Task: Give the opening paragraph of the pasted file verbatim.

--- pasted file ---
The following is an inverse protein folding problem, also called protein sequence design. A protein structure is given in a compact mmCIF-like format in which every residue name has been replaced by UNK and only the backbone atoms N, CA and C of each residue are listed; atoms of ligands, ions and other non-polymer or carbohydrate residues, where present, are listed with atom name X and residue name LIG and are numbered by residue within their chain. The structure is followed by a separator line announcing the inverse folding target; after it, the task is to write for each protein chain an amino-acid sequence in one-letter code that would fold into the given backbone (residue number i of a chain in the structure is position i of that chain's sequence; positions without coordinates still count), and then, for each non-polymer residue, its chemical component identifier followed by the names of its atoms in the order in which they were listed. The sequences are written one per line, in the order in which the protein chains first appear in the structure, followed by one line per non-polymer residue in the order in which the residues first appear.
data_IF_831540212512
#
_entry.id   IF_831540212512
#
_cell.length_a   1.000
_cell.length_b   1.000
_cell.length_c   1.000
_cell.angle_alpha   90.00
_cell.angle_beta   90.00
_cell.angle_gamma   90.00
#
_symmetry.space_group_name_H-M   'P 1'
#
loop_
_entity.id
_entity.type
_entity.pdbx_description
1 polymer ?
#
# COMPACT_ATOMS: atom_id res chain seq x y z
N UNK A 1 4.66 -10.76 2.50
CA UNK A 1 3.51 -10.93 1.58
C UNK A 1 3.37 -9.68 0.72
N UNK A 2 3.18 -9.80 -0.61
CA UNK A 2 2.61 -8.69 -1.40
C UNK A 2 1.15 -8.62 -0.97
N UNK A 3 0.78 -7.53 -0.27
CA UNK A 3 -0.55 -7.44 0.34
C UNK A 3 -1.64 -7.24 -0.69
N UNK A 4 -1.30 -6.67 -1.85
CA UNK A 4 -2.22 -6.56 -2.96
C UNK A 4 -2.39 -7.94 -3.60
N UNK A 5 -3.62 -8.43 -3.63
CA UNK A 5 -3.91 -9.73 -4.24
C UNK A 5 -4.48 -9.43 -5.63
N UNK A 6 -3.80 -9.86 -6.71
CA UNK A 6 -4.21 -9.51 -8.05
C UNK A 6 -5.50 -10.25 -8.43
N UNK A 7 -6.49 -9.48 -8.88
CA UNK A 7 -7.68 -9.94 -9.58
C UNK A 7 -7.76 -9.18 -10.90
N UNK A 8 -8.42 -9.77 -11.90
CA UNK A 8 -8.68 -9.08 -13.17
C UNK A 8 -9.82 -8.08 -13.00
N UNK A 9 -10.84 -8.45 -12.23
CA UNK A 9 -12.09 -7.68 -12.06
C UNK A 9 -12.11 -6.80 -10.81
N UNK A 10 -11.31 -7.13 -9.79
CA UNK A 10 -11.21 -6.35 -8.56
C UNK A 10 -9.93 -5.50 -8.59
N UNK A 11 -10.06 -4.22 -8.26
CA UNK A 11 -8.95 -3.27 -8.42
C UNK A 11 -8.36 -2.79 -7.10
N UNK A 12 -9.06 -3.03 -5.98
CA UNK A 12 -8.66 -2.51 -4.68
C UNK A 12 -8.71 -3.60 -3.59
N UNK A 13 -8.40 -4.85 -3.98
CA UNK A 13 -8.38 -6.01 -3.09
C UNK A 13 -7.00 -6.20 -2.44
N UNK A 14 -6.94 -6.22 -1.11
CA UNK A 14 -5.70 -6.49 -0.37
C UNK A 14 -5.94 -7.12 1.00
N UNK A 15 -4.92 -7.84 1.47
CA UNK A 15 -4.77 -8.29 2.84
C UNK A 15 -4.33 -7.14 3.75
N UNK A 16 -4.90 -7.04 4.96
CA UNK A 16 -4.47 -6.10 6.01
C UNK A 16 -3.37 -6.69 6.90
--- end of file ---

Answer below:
The following is an inverse protein folding problem, also called protein sequence design. A protein structure is given in a compact mmCIF-like format in which every residue name has been replaced by UNK and only the backbone atoms N, CA and C of each residue are listed; atoms of ligands, ions and other non-polymer or carbohydrate residues, where present, are listed with atom name X and residue name LIG and are numbered by residue within their chain. The structure is followed by a separator line announcing the inverse folding target; after it, the task is to write for each protein chain an amino-acid sequence in one-letter code that would fold into the given backbone (residue number i of a chain in the structure is position i of that chain's sequence; positions without coordinates still count), and then, for each non-polymer residue, its chemical component identifier followed by the names of its atoms in the order in which they were listed. The sequences are written one per line, in the order in which the protein chains first appear in the structure, followed by one line per non-polymer residue in the order in which the residues first appear.